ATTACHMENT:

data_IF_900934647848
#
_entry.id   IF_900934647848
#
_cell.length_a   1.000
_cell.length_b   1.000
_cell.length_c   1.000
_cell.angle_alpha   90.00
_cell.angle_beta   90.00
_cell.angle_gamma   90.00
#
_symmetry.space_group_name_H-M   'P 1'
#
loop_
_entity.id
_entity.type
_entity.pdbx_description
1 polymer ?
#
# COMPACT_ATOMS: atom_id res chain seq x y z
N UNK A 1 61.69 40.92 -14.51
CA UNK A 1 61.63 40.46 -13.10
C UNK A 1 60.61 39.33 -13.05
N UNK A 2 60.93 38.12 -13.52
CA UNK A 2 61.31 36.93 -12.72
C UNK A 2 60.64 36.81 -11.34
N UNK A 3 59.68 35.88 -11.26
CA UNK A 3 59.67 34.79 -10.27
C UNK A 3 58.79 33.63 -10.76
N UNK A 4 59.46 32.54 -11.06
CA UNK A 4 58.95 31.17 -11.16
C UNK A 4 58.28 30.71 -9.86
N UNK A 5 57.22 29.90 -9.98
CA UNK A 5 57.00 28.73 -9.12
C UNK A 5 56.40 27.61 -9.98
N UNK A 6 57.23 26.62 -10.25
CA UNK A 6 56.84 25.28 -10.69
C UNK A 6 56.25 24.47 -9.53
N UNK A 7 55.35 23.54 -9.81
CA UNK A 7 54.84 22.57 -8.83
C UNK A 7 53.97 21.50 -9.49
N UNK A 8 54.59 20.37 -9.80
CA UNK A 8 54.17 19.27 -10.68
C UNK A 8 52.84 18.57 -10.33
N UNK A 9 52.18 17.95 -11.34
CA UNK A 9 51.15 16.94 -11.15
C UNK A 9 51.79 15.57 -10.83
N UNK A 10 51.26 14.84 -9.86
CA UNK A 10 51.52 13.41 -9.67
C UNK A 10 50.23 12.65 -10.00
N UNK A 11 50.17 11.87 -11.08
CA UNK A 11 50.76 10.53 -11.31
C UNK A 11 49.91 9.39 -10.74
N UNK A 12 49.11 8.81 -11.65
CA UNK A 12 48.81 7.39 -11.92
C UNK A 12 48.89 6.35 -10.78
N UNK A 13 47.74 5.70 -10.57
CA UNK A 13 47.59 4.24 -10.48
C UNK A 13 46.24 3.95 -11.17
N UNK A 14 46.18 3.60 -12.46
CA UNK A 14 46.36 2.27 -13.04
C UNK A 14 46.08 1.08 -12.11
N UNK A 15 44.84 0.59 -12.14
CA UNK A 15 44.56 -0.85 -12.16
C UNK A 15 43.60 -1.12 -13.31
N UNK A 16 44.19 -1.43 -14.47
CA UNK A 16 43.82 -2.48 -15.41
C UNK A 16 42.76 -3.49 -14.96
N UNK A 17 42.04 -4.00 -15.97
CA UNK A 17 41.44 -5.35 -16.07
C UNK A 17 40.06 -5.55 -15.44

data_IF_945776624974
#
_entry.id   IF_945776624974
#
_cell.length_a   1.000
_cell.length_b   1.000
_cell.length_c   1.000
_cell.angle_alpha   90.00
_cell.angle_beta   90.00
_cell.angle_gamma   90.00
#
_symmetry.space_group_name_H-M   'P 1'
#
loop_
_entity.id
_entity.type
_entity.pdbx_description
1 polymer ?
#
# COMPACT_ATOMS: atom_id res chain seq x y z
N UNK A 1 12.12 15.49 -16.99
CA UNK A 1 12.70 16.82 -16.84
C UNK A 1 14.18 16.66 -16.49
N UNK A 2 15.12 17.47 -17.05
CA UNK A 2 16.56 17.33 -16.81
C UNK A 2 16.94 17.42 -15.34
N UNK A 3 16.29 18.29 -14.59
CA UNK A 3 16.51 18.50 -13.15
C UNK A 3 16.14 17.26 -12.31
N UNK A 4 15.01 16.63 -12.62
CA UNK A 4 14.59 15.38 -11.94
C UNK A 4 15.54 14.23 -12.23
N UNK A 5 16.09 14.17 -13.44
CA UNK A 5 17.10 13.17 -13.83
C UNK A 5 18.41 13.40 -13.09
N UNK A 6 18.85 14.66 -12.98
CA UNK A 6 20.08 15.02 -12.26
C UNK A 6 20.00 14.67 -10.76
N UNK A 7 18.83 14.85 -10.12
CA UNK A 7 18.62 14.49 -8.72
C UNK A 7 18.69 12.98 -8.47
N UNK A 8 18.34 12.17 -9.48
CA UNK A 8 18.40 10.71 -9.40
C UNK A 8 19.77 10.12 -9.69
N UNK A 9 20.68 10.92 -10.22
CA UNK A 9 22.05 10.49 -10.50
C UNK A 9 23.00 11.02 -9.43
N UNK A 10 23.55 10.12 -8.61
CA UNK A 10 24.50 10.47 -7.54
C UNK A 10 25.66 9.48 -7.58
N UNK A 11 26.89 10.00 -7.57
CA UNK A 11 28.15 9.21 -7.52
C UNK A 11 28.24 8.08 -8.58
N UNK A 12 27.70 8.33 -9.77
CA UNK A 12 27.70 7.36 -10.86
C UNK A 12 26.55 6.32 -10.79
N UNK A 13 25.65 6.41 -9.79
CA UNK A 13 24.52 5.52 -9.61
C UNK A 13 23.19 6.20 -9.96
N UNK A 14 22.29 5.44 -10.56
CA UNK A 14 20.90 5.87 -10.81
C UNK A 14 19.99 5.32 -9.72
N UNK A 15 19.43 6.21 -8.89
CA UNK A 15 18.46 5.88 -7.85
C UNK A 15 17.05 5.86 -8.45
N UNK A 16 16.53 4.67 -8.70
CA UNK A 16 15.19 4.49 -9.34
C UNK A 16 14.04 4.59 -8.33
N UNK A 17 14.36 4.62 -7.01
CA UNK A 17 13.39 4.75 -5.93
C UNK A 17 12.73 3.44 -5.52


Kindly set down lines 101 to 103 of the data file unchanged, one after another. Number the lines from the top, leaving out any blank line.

N UNK A 4 15.01 16.63 -12.62
CA UNK A 4 14.59 15.38 -11.94
C UNK A 4 15.54 14.23 -12.23